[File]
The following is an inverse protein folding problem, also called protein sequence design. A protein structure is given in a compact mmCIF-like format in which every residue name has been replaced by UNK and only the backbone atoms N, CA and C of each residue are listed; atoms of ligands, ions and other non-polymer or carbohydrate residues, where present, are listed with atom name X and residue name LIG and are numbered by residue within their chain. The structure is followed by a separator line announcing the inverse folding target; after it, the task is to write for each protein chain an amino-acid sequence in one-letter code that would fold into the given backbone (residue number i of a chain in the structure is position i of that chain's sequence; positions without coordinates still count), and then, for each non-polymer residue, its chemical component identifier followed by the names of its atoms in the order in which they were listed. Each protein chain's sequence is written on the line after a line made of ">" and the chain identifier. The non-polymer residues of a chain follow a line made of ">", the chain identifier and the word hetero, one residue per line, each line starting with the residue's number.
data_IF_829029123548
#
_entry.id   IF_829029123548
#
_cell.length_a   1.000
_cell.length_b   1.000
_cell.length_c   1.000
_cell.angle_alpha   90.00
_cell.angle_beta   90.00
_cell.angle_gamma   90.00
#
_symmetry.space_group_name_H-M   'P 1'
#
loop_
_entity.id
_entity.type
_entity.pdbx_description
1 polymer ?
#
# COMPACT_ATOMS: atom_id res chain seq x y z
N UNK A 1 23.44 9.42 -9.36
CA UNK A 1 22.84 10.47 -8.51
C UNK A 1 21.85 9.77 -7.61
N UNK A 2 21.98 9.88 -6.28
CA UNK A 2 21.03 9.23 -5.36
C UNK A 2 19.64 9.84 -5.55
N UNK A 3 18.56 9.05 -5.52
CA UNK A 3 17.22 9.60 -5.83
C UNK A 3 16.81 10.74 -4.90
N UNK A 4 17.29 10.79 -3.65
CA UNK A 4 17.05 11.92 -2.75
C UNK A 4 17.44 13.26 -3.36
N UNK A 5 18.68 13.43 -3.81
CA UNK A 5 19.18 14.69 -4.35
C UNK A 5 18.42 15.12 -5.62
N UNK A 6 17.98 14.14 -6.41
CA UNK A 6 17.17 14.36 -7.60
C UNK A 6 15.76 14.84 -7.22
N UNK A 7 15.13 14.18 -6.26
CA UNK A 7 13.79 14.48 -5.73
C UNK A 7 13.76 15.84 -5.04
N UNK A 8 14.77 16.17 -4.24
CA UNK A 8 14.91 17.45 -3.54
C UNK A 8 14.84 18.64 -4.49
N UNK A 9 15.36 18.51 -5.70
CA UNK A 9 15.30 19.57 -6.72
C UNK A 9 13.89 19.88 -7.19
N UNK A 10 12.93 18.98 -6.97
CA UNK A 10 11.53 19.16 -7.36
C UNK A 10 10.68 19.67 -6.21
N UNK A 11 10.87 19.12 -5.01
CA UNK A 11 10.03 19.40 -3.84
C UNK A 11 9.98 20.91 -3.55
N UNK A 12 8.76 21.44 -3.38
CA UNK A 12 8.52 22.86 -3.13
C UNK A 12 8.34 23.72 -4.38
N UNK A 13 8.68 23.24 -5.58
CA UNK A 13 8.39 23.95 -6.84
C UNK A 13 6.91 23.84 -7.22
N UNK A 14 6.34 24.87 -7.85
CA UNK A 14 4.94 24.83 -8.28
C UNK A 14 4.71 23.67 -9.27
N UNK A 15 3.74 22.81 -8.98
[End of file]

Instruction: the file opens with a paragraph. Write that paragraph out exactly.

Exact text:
The following is an inverse protein folding problem, also called protein sequence design. A protein structure is given in a compact mmCIF-like format in which every residue name has been replaced by UNK and only the backbone atoms N, CA and C of each residue are listed; atoms of ligands, ions and other non-polymer or carbohydrate residues, where present, are listed with atom name X and residue name LIG and are numbered by residue within their chain. The structure is followed by a separator line announcing the inverse folding target; after it, the task is to write for each protein chain an amino-acid sequence in one-letter code that would fold into the given backbone (residue number i of a chain in the structure is position i of that chain's sequence; positions without coordinates still count), and then, for each non-polymer residue, its chemical component identifier followed by the names of its atoms in the order in which they were listed. Each protein chain's sequence is written on the line after a line made of ">" and the chain identifier. The non-polymer residues of a chain follow a line made of ">", the chain identifier and the word hetero, one residue per line, each line starting with the residue's number.